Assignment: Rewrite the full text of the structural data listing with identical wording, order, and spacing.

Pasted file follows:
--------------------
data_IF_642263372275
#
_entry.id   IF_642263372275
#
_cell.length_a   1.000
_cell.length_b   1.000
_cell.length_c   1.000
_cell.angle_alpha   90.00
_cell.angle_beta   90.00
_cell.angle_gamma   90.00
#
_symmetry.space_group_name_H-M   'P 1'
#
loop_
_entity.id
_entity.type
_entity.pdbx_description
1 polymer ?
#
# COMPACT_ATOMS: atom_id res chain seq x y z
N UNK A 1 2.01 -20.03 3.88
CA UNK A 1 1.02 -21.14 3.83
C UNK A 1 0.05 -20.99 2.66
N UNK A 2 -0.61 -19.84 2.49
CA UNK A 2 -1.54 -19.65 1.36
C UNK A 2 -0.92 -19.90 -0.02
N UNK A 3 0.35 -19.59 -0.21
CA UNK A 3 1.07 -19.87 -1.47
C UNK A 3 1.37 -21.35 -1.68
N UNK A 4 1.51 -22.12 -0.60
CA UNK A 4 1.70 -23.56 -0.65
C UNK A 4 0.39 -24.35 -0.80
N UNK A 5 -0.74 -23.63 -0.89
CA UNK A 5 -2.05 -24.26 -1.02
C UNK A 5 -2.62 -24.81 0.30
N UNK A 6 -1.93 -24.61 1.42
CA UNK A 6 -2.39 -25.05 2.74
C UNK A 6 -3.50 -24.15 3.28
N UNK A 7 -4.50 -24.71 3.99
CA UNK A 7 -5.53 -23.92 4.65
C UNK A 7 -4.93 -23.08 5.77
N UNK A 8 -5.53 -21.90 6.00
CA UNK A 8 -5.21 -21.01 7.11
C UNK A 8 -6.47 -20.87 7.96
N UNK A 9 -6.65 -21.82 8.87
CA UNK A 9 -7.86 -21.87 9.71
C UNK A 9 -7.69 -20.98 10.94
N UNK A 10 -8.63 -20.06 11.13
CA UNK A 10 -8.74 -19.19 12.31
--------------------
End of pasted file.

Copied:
data_IF_642263372275
#
_entry.id   IF_642263372275
#
_cell.length_a   1.000
_cell.length_b   1.000
_cell.length_c   1.000
_cell.angle_alpha   90.00
_cell.angle_beta   90.00
_cell.angle_gamma   90.00
#
_symmetry.space_group_name_H-M   'P 1'
#
loop_
_entity.id
_entity.type
_entity.pdbx_description
1 polymer ?
#
# COMPACT_ATOMS: atom_id res chain seq x y z
N UNK A 1 2.01 -20.03 3.88
CA UNK A 1 1.02 -21.14 3.83
C UNK A 1 0.05 -20.99 2.66
N UNK A 2 -0.61 -19.84 2.49
CA UNK A 2 -1.54 -19.65 1.36
C UNK A 2 -0.92 -19.90 -0.02
N UNK A 3 0.35 -19.59 -0.21
CA UNK A 3 1.07 -19.87 -1.47
C UNK A 3 1.37 -21.35 -1.68
N UNK A 4 1.51 -22.12 -0.60
CA UNK A 4 1.70 -23.56 -0.65
C UNK A 4 0.39 -24.35 -0.80
N UNK A 5 -0.74 -23.63 -0.89
CA UNK A 5 -2.05 -24.26 -1.02
C UNK A 5 -2.62 -24.81 0.30
N UNK A 6 -1.93 -24.61 1.42
CA UNK A 6 -2.39 -25.05 2.74
C UNK A 6 -3.50 -24.15 3.28
N UNK A 7 -4.50 -24.71 3.99
CA UNK A 7 -5.53 -23.92 4.65
C UNK A 7 -4.93 -23.08 5.77
N UNK A 8 -5.53 -21.90 6.00
CA UNK A 8 -5.21 -21.01 7.11
C UNK A 8 -6.47 -20.87 7.96
N UNK A 9 -6.65 -21.82 8.87
CA UNK A 9 -7.86 -21.87 9.71
C UNK A 9 -7.69 -20.98 10.94
N UNK A 10 -8.63 -20.06 11.13
CA UNK A 10 -8.74 -19.19 12.31